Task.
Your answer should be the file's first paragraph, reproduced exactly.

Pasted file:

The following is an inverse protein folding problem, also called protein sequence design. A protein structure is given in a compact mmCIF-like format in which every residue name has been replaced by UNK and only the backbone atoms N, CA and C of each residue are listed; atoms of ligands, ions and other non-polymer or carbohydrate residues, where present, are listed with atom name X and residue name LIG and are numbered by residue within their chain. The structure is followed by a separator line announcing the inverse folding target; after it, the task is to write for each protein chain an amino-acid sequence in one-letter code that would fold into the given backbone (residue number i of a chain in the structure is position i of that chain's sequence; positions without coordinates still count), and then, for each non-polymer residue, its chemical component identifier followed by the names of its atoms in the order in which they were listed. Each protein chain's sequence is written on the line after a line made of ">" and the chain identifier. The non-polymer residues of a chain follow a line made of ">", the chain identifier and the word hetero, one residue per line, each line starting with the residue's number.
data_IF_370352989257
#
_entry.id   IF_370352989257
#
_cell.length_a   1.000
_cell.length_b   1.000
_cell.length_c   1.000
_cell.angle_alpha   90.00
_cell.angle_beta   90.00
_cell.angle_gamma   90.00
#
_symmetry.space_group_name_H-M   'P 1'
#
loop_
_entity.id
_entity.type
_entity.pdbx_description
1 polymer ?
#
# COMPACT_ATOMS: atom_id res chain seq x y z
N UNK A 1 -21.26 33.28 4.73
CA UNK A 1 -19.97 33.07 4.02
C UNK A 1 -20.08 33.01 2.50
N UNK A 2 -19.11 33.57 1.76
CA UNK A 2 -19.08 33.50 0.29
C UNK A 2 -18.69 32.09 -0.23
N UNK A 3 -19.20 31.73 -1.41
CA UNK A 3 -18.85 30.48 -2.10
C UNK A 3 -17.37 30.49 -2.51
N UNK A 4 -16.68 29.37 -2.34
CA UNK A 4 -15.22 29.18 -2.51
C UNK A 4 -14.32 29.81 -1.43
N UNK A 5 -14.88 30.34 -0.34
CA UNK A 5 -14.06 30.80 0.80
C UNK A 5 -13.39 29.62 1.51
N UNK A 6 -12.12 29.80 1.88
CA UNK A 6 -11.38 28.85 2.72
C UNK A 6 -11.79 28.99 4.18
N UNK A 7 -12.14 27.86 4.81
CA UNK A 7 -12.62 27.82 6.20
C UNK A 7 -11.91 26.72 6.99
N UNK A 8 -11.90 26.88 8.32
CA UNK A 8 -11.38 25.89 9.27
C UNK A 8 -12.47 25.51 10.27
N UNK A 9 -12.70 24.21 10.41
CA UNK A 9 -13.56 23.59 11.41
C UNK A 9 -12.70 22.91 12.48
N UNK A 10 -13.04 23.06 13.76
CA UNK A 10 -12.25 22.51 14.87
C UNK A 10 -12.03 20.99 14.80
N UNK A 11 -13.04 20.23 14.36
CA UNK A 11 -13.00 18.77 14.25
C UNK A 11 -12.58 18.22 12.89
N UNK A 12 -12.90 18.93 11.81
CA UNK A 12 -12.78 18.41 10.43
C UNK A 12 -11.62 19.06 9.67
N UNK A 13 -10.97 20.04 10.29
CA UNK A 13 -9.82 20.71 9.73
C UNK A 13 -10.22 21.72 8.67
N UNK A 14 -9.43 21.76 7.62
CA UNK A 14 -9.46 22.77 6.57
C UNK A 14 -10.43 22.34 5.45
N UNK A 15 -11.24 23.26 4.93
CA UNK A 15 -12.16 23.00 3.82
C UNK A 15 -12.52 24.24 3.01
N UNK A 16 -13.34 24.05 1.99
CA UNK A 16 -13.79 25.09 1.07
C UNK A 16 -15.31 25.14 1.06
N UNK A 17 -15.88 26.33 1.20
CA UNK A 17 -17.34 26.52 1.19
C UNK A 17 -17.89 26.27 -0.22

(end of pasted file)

The following is an inverse protein folding problem, also called protein sequence design. A protein structure is given in a compact mmCIF-like format in which every residue name has been replaced by UNK and only the backbone atoms N, CA and C of each residue are listed; atoms of ligands, ions and other non-polymer or carbohydrate residues, where present, are listed with atom name X and residue name LIG and are numbered by residue within their chain. The structure is followed by a separator line announcing the inverse folding target; after it, the task is to write for each protein chain an amino-acid sequence in one-letter code that would fold into the given backbone (residue number i of a chain in the structure is position i of that chain's sequence; positions without coordinates still count), and then, for each non-polymer residue, its chemical component identifier followed by the names of its atoms in the order in which they were listed. Each protein chain's sequence is written on the line after a line made of ">" and the chain identifier. The non-polymer residues of a chain follow a line made of ">", the chain identifier and the word hetero, one residue per line, each line starting with the residue's number.